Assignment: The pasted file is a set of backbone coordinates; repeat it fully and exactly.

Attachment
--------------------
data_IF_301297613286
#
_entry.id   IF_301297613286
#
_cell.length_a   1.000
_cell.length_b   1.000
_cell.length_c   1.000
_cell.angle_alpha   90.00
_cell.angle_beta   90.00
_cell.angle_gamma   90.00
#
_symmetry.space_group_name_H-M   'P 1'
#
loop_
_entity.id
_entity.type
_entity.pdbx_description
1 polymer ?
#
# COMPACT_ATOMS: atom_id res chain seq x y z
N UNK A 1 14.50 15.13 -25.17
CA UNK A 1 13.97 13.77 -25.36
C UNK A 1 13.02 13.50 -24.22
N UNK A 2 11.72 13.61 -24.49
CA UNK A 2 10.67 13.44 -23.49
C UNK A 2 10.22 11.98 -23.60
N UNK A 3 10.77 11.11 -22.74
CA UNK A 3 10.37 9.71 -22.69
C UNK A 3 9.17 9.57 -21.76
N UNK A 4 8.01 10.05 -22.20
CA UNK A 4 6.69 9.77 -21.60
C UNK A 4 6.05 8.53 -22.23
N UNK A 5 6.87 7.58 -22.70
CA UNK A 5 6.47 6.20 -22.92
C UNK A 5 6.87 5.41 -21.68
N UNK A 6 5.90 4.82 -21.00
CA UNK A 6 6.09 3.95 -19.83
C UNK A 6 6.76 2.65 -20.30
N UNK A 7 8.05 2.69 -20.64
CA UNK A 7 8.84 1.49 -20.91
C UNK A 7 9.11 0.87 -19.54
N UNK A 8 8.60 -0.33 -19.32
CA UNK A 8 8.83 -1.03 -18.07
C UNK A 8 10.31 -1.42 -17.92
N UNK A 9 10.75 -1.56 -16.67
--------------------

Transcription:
data_IF_301297613286
#
_entry.id   IF_301297613286
#
_cell.length_a   1.000
_cell.length_b   1.000
_cell.length_c   1.000
_cell.angle_alpha   90.00
_cell.angle_beta   90.00
_cell.angle_gamma   90.00
#
_symmetry.space_group_name_H-M   'P 1'
#
loop_
_entity.id
_entity.type
_entity.pdbx_description
1 polymer ?
#
# COMPACT_ATOMS: atom_id res chain seq x y z
N UNK A 1 14.50 15.13 -25.17
CA UNK A 1 13.97 13.77 -25.36
C UNK A 1 13.02 13.50 -24.22
N UNK A 2 11.72 13.61 -24.49
CA UNK A 2 10.67 13.44 -23.49
C UNK A 2 10.22 11.98 -23.60
N UNK A 3 10.77 11.11 -22.74
CA UNK A 3 10.37 9.71 -22.69
C UNK A 3 9.17 9.57 -21.76
N UNK A 4 8.01 10.05 -22.20
CA UNK A 4 6.69 9.77 -21.60
C UNK A 4 6.05 8.53 -22.23
N UNK A 5 6.87 7.58 -22.70
CA UNK A 5 6.47 6.20 -22.92
C UNK A 5 6.87 5.41 -21.68
N UNK A 6 5.90 4.82 -21.00
CA UNK A 6 6.09 3.95 -19.83
C UNK A 6 6.76 2.65 -20.30
N UNK A 7 8.05 2.69 -20.64
CA UNK A 7 8.84 1.49 -20.91
C UNK A 7 9.11 0.87 -19.54
N UNK A 8 8.60 -0.33 -19.32
CA UNK A 8 8.83 -1.03 -18.07
C UNK A 8 10.31 -1.42 -17.92
N UNK A 9 10.75 -1.56 -16.67